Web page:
‘Butterfly’s Child’ by Angela-Davis Gardner: A Review

For the last 12 years, I’ve belonged to a writer’s group that meets every Thursday afternoon for two hours. We read our works-in-progress, giving support and constructive criticism to each other; we spend years reading and listening to different drafts of our books, so it’s an important event, something to celebrate, when a book by one of our members comes out in print.

Butterfly’s Child by my friend and classmate Angela Davis-Gardner was first published in hard cover last year; today is the release date for the paperback edition. Random House, her publisher, has organized what they call a “blog tour” — a number of reviews by influential bloggers coordinated with the appearance of the novel in bookstores. I’m not one of those “influential bloggers,” but I’m showing my support by joining the blog tour and letting you know about this wonderful book.

On my very first day as a member of this writer’s group, Angela was the reader: she had begun a revision of her last novel, Plum Wine, and went back to Page One, Chapter One. I subsequently had the privilege of listening to Angela read every word of Butterfly’s Child, from early conception through various drafts. I suppose I can’t be entirely objective, since we all invest so much in one another’s books that they come to feel like our own; but despite a certain bias, I can state with confidence that this truly is “a spectacular novel,” in the words of Pulitizer Prize winner Jennifer Egan.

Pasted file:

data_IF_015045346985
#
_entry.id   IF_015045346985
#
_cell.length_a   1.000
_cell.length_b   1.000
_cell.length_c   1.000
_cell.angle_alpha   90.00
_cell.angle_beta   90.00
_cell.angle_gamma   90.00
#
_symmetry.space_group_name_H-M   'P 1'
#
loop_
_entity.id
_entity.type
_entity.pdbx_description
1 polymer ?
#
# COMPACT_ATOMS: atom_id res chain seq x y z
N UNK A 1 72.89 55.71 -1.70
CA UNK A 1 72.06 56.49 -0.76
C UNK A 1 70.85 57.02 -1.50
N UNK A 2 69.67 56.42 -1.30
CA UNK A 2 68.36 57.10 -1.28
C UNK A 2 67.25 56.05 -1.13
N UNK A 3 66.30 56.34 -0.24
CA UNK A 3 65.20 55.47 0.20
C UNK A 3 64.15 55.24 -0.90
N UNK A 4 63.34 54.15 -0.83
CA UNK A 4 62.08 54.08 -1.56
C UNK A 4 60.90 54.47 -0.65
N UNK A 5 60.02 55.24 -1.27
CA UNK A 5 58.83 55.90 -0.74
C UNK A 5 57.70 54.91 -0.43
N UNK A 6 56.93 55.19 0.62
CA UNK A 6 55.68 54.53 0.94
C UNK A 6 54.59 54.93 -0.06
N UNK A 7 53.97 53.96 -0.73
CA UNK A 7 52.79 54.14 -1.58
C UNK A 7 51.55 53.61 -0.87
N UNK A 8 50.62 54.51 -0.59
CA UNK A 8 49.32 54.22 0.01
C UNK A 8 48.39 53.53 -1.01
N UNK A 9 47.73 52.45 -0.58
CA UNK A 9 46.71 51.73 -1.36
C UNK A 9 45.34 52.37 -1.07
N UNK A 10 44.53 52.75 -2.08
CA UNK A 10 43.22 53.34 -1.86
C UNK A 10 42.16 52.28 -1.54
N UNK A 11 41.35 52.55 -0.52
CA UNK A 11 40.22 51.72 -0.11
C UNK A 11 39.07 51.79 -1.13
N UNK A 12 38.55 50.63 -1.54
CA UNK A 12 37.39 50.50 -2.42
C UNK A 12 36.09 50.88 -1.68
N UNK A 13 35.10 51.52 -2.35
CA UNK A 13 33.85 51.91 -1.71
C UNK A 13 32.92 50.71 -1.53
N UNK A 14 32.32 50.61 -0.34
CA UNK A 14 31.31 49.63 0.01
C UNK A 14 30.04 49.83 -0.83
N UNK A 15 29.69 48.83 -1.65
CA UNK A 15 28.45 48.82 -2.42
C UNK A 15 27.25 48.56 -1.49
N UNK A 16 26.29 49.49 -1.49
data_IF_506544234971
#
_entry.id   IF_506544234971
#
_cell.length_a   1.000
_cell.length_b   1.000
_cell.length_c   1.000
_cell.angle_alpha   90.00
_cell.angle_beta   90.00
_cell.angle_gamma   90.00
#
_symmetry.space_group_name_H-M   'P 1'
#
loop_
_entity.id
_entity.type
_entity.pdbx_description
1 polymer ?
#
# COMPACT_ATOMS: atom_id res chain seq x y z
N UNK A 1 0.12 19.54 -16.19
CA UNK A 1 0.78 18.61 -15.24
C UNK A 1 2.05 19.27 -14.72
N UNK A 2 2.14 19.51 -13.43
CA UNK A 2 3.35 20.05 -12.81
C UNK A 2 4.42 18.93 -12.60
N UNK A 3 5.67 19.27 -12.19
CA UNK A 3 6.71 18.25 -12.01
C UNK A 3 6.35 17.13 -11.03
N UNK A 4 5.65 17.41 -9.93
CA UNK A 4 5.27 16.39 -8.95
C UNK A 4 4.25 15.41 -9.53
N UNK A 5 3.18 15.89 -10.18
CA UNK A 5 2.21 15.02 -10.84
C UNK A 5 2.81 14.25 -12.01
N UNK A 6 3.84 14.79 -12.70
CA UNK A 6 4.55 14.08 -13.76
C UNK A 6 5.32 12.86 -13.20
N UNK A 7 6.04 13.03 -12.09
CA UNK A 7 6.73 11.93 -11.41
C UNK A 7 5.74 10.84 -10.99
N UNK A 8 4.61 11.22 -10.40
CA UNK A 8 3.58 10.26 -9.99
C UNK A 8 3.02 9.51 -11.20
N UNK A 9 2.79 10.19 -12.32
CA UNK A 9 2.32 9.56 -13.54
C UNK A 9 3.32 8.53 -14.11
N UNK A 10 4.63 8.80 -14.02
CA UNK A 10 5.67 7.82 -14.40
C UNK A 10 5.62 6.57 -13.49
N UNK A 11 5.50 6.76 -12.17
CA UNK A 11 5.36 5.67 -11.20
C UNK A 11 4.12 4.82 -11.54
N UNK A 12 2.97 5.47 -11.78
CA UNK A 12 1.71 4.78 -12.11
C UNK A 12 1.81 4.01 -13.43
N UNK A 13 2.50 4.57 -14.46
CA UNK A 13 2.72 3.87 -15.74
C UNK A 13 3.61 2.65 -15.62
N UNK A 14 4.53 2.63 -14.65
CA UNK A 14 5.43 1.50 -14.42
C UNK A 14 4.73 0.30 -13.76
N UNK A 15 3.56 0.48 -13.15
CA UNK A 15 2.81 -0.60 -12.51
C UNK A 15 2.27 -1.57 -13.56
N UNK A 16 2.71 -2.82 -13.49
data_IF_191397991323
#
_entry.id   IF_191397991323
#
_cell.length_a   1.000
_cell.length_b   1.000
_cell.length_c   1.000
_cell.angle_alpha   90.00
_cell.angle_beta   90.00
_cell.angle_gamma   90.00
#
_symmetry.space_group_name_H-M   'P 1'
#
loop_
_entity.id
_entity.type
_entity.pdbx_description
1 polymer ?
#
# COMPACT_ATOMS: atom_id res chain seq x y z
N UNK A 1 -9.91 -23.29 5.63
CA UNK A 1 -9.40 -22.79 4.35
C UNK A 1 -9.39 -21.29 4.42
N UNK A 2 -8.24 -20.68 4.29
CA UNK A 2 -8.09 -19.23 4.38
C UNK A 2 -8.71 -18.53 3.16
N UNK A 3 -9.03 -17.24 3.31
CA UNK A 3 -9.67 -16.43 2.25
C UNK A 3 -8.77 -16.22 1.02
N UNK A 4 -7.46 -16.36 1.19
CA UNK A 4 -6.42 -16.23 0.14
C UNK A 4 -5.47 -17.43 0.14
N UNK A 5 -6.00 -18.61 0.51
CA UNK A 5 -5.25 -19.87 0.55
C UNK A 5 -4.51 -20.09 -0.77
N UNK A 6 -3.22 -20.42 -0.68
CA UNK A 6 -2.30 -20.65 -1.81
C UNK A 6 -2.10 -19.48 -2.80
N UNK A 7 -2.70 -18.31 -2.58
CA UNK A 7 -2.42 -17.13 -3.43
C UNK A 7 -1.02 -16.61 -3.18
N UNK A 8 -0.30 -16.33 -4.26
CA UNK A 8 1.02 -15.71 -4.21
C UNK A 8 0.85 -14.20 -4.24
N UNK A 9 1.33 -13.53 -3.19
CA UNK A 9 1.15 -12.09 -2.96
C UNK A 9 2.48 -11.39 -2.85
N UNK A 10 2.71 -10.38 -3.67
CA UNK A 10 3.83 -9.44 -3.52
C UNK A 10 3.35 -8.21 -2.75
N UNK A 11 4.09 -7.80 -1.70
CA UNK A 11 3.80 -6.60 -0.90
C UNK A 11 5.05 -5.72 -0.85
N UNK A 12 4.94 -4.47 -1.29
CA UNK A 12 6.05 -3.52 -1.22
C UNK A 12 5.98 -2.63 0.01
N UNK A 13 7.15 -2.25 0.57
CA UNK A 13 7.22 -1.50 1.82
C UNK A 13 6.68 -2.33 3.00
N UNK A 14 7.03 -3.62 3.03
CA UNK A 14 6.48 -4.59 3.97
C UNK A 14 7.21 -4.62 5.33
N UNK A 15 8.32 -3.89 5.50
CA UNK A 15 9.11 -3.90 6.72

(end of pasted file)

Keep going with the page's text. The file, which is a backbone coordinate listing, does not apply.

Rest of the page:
While Butterfly’s Child is, in a limited sense, a sequel to Puccini’s opera Madame Butterfly, the novel is so much more than a mere continuation of the narrative: it’s a revisiting and revision of the original story, correcting for Puccini’s misconceptions about Japan and Geisha culture. It’s a study of rural life and racial prejudice in early 20th century America. A meditation upon the importance of kin in the formation of our identity. A heroic quest, with the protagonist traveling cross-country to earthquake-ravaged San Francisco, then across the ocean to Nagasaki where he was born, in search of his lost relatives. It’s a love story as well as a sort of mystery, with a satisfying twist at the end. Angela’s great gift is her ability to write literary fiction that combines limpid prose with an absorbing plot, accessible on many different levels.

The book begins with a brief synopsis of Puccini’a opera; readers need no prior acquaintance with Madame Butterfly to follow the story. In brief: Lt. Benjamin Franklin Pinkerton returns to Nagasaki where he formerly lived with his Japanese Geisha-Wife Cio-Cio-San (Butterfly). Since his departure several years before, Butterfly has born a son; but Pinkerton has renounced this liaison and returns now with his “real” wife, an American woman named Kate. Upon learning the truth, Butterfly kills herself. Pinkerton and wife Kate take the child (Benji) back with them to a town called Plum River in rural Illinois; they tell friends and relatives that Benji was an orphan whom they rescued.

Despite their good intentions, Pinkerton and Kate are unable to provide Benji with the emotional family life he so desperately needs following the loss of his beloved mother. Pinkerton finds himself preoccupied with memories of his passionate liaison with Butterfly; Kate feels increasingly jealous and can’t bring herself to love the child of her husband’s illicit union. The children at the school Benji attends have never seen a Japanese person before; even though he has inherited Pinkerton’s blond hair and blue eyes, his Asiatic features provoke jeers and taunts. Benji is miserable.